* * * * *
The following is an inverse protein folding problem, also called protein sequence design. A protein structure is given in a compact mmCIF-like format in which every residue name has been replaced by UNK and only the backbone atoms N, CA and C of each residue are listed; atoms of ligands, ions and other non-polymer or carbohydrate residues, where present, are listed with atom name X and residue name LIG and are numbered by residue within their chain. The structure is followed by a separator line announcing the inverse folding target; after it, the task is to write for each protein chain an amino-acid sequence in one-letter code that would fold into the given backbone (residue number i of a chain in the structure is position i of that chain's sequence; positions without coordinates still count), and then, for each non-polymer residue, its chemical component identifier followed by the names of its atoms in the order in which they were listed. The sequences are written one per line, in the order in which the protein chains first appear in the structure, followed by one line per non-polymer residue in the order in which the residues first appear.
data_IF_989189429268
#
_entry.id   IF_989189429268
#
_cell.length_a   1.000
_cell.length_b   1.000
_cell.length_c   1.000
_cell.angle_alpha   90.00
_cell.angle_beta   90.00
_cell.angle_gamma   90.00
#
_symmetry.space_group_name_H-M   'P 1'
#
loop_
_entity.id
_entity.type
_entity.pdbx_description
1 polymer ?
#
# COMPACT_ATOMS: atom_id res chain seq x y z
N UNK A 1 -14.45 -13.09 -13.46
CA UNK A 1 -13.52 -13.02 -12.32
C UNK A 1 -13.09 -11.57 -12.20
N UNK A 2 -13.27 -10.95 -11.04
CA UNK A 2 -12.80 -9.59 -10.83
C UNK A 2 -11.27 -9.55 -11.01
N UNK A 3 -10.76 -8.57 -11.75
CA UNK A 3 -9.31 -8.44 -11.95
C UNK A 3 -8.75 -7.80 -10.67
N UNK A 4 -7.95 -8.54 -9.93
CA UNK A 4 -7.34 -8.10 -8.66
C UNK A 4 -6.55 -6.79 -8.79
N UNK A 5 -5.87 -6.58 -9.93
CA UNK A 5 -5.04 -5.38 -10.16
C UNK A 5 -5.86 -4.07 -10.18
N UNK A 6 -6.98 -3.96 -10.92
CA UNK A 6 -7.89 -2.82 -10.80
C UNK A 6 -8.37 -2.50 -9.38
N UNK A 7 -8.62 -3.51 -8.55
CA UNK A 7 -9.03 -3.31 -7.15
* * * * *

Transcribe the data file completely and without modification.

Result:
The following is an inverse protein folding problem, also called protein sequence design. A protein structure is given in a compact mmCIF-like format in which every residue name has been replaced by UNK and only the backbone atoms N, CA and C of each residue are listed; atoms of ligands, ions and other non-polymer or carbohydrate residues, where present, are listed with atom name X and residue name LIG and are numbered by residue within their chain. The structure is followed by a separator line announcing the inverse folding target; after it, the task is to write for each protein chain an amino-acid sequence in one-letter code that would fold into the given backbone (residue number i of a chain in the structure is position i of that chain's sequence; positions without coordinates still count), and then, for each non-polymer residue, its chemical component identifier followed by the names of its atoms in the order in which they were listed. The sequences are written one per line, in the order in which the protein chains first appear in the structure, followed by one line per non-polymer residue in the order in which the residues first appear.
data_IF_989189429268
#
_entry.id   IF_989189429268
#
_cell.length_a   1.000
_cell.length_b   1.000
_cell.length_c   1.000
_cell.angle_alpha   90.00
_cell.angle_beta   90.00
_cell.angle_gamma   90.00
#
_symmetry.space_group_name_H-M   'P 1'
#
loop_
_entity.id
_entity.type
_entity.pdbx_description
1 polymer ?
#
# COMPACT_ATOMS: atom_id res chain seq x y z
N UNK A 1 -14.45 -13.09 -13.46
CA UNK A 1 -13.52 -13.02 -12.32
C UNK A 1 -13.09 -11.57 -12.20
N UNK A 2 -13.27 -10.95 -11.04
CA UNK A 2 -12.80 -9.59 -10.83
C UNK A 2 -11.27 -9.55 -11.01
N UNK A 3 -10.76 -8.57 -11.75
CA UNK A 3 -9.31 -8.44 -11.95
C UNK A 3 -8.75 -7.80 -10.67
N UNK A 4 -7.95 -8.54 -9.93
CA UNK A 4 -7.34 -8.10 -8.66
C UNK A 4 -6.55 -6.79 -8.79
N UNK A 5 -5.87 -6.58 -9.93
CA UNK A 5 -5.04 -5.38 -10.16
C UNK A 5 -5.86 -4.07 -10.18
N UNK A 6 -6.98 -3.96 -10.92
CA UNK A 6 -7.89 -2.82 -10.80
C UNK A 6 -8.37 -2.50 -9.38
N UNK A 7 -8.62 -3.51 -8.55
CA UNK A 7 -9.03 -3.31 -7.15